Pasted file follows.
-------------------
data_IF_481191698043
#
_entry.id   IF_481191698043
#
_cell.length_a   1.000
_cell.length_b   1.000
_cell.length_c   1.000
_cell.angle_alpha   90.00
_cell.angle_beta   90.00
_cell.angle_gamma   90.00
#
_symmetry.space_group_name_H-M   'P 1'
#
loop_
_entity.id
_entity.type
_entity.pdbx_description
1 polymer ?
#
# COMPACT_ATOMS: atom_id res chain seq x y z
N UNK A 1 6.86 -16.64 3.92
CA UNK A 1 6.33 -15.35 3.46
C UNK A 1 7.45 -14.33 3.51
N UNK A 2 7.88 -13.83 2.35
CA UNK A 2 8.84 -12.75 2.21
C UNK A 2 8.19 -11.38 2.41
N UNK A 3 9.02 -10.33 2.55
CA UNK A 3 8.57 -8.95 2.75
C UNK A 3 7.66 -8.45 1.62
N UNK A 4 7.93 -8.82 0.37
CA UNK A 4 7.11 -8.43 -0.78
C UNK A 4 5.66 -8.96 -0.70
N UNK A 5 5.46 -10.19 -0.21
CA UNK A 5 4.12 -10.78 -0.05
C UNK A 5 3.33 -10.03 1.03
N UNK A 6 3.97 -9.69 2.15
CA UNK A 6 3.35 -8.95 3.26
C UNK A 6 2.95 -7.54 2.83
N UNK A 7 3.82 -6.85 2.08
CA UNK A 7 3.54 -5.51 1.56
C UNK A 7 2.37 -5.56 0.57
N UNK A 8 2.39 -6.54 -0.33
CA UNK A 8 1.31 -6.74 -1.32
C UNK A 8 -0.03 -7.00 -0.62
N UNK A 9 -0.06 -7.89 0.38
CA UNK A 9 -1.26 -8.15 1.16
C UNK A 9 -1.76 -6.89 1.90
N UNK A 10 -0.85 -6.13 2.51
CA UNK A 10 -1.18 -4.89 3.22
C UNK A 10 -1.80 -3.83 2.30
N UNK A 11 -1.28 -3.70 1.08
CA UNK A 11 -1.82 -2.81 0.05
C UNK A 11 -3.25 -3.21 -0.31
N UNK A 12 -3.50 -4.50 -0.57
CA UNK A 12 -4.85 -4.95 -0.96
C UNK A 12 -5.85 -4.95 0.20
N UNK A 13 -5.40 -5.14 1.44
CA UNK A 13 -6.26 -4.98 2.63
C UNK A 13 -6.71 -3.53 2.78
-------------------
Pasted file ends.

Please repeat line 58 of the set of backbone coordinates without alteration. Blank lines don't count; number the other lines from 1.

CA UNK A 13 -6.26 -4.98 2.63